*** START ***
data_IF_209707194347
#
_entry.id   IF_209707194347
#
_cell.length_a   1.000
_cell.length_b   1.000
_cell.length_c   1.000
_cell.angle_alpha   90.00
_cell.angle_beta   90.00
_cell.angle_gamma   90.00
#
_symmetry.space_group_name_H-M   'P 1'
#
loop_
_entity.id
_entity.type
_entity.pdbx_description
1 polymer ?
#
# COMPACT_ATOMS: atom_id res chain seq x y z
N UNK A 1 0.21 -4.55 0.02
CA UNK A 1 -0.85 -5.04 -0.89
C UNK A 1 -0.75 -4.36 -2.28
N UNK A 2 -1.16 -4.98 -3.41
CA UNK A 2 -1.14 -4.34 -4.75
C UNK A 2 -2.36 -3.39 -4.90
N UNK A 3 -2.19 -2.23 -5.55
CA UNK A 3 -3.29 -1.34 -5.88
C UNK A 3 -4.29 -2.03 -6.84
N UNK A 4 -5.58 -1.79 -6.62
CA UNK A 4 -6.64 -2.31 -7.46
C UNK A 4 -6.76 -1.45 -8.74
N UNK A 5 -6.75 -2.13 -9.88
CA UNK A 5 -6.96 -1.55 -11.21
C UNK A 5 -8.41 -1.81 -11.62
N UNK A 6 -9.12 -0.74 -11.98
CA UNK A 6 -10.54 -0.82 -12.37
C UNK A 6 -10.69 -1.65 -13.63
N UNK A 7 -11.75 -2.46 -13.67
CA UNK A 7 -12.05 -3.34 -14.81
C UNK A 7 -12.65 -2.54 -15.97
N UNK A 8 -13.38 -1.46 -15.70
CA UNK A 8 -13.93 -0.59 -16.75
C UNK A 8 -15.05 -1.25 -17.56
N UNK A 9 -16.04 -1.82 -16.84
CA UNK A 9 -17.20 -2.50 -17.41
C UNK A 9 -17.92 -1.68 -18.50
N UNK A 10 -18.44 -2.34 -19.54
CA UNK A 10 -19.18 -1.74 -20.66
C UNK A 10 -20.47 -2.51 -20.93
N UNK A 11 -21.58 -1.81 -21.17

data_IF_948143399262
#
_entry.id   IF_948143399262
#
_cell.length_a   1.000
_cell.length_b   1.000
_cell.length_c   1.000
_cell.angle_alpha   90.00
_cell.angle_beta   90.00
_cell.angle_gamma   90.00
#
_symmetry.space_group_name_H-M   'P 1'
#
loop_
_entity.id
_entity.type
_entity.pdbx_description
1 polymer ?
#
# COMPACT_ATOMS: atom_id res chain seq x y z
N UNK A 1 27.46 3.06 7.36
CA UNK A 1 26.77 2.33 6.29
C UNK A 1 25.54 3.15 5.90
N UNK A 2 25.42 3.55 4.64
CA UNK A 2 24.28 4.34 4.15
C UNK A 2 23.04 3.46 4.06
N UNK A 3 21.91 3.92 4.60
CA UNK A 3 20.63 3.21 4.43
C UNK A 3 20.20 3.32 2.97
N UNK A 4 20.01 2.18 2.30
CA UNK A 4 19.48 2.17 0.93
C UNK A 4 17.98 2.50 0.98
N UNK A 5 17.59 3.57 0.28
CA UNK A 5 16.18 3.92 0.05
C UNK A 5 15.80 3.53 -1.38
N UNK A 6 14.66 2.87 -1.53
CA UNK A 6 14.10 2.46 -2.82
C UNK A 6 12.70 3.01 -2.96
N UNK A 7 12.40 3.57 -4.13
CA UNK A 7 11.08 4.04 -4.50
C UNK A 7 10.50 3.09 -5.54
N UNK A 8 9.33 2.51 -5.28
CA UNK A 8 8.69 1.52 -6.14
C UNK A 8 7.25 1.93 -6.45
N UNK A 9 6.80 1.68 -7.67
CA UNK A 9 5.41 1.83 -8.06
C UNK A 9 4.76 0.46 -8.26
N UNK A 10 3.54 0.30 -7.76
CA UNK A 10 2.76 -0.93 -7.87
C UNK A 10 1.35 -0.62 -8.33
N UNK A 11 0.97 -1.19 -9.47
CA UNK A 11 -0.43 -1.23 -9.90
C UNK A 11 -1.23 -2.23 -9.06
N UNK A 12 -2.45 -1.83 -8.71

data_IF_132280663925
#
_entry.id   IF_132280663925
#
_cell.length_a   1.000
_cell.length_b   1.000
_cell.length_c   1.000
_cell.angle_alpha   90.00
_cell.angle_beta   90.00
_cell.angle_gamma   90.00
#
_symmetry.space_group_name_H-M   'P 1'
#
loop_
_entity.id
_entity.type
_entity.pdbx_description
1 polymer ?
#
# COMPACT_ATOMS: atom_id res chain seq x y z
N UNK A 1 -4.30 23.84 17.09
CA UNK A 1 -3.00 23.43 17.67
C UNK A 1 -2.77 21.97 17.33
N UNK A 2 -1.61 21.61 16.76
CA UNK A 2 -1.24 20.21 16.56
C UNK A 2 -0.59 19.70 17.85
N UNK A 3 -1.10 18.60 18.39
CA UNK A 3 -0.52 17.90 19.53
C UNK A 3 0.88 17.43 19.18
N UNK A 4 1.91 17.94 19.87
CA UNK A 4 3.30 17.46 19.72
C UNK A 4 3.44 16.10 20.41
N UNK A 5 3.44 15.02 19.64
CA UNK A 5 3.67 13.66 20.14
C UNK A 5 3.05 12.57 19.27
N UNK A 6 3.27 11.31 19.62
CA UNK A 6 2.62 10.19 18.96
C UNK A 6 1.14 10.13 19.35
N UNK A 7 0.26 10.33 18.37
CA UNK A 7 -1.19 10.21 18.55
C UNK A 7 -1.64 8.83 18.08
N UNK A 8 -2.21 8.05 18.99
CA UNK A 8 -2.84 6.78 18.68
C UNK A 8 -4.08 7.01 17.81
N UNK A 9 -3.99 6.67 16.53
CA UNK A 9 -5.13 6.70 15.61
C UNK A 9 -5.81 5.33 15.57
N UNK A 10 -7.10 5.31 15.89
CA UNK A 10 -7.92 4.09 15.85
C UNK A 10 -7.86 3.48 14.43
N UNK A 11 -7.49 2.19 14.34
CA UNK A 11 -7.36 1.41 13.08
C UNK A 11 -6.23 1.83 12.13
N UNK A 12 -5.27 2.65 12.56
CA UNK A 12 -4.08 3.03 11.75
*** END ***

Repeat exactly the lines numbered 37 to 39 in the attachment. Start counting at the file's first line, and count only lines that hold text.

CA UNK A 6 -10.54 -0.82 -12.37
C UNK A 6 -10.69 -1.65 -13.63
N UNK A 7 -11.75 -2.46 -13.67